• Kahoku Shimpo


This year’s memorial events for the Great East Japan Earthquake have been canceled one after another due to the spread of the COVID-19.

Even in Iwate, the only prefecture in the country that has so far had no cases of infection, most events around the Golden Week holidays in May were canceled. Organizers are now worried that the pandemic may have a lasting impact on holding disaster-related events next year, when it observes the 10th anniversary of the deadly March 11 quake and tsunami, as operations of nonprofit organizations supporting victims are having trouble continuing their activities.

Iwate Art Support Center, an NPO based in Morioka, canceled a recital event for disaster-related literary works that was scheduled for April 26.

Every year since 2017, the group has solicited disaster-related poems and novels for recitations and held events before the March 11 anniversaries. This time, the group had planned a large compilation of past performances, but it never materialized due to the spread of the coronavirus.

Yuichi Sakata, the head of the group, explained that he thought about holding the event at the end of May, but the situation remained difficult. “A performing art is something that people gather and create together, but we can’t do that because of the coronavirus,” he said.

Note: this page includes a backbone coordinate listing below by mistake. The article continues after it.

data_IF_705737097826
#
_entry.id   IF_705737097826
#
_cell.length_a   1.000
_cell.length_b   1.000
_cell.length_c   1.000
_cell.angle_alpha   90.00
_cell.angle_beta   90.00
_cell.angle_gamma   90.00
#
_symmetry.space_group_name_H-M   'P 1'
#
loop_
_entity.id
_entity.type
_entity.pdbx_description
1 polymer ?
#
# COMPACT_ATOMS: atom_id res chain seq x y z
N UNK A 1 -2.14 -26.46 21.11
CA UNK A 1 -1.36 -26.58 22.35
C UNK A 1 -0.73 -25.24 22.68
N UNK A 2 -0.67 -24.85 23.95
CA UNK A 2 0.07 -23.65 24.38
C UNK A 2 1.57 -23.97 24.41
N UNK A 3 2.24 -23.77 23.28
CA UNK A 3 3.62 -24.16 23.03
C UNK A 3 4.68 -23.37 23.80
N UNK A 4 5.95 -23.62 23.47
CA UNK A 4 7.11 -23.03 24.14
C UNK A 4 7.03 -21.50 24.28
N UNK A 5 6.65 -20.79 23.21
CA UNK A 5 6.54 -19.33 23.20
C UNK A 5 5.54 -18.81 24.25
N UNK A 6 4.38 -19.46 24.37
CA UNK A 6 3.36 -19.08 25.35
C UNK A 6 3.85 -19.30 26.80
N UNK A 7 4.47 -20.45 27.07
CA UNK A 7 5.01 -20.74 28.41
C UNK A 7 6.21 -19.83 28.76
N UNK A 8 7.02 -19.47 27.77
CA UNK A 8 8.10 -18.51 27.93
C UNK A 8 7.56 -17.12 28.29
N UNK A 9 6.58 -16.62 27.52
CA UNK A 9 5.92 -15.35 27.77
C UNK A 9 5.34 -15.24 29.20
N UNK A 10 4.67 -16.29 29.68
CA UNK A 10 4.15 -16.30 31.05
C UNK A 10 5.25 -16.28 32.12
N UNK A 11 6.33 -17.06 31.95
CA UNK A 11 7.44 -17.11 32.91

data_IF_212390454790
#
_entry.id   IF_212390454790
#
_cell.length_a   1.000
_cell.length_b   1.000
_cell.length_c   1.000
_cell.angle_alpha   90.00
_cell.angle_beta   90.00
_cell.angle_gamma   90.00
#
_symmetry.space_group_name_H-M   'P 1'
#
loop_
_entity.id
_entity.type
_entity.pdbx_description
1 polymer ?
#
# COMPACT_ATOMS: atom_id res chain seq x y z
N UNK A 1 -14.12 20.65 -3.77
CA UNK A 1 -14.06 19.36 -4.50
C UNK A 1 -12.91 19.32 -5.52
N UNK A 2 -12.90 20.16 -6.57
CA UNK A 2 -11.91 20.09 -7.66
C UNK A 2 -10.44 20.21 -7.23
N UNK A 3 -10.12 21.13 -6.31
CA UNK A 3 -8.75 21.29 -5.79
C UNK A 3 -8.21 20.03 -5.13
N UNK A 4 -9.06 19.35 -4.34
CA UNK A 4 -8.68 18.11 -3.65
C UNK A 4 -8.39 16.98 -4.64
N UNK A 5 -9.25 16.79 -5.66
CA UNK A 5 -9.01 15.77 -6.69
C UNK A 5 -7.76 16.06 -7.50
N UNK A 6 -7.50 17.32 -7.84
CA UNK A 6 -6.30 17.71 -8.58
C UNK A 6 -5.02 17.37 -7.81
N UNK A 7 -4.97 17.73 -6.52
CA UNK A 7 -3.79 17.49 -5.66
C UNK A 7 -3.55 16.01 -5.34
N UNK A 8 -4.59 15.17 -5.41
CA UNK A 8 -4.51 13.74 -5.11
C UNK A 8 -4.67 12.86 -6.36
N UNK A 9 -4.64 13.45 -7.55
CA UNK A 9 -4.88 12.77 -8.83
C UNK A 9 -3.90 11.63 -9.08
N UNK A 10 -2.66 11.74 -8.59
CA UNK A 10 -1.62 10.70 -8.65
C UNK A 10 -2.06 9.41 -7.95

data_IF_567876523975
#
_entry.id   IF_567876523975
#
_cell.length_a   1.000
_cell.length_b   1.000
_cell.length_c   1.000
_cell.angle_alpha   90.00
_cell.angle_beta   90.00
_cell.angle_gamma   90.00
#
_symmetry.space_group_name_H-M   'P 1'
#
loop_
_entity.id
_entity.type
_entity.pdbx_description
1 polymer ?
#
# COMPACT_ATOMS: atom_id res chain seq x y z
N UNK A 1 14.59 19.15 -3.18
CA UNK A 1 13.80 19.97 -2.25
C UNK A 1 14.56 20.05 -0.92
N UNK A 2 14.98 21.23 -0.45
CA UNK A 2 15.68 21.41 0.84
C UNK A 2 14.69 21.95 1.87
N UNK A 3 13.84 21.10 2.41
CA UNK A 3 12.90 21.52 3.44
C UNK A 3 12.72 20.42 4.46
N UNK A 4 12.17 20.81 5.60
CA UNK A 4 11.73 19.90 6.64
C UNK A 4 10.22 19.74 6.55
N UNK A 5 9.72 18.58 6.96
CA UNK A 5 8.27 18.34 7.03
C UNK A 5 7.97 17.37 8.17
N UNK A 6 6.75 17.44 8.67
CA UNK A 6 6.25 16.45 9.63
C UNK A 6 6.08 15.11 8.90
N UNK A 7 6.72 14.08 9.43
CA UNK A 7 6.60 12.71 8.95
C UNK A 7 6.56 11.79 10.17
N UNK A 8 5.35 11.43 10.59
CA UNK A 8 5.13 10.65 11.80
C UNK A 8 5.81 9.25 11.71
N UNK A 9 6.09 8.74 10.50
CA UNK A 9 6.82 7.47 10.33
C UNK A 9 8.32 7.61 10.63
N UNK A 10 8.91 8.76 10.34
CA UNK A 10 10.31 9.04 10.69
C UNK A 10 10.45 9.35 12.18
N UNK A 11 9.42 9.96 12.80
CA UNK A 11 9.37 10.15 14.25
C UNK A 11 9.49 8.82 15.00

Similarly, an annual charity event at Morioka Odori shopping street, which had been scheduled during the Golden Week holidays on May 3, was canceled as the nation remained under the state of emergency.

The event, which began in 2011 and features flea markets and music performances on stage, was to be the last this year, as it would have marked the 10th such gathering. But the organizer decided to postpone the event to next year considering the current situation.

Maki Takahashi, head of the organizing committee, said, “We wanted to hold this event under optimal conditions, especially knowing that visitors from outside the prefecture couldn’t join it.”

Cancellations of other events that would draw a large number of people in affected prefectures are limiting NPOs carrying out disaster victim support projects.

During a videoconference with reconstruction minister Kazunori Tanaka on April 24, Iwate Gov. Takuya Tasso asked for continued support for strengthening NPOs’ activities.

Tetsuya Obuki, secretary general of NPO Iwate Fukko Collaboration Center, explained that at the moment NPOs supporting reconstruction are unable to contact victims. “To some extent, we want to come back to our projects once the pandemic has calmed down. Still, the future remains uncertain,” he said.

This section features topics and issues from the Tohoku region covered by the Kahoku Shimpo, the largest newspaper in Tohoku. The original article was published May 6.

In a time of both misinformation and too much information, quality journalism is more crucial than ever.
By subscribing, you can help us get the story right.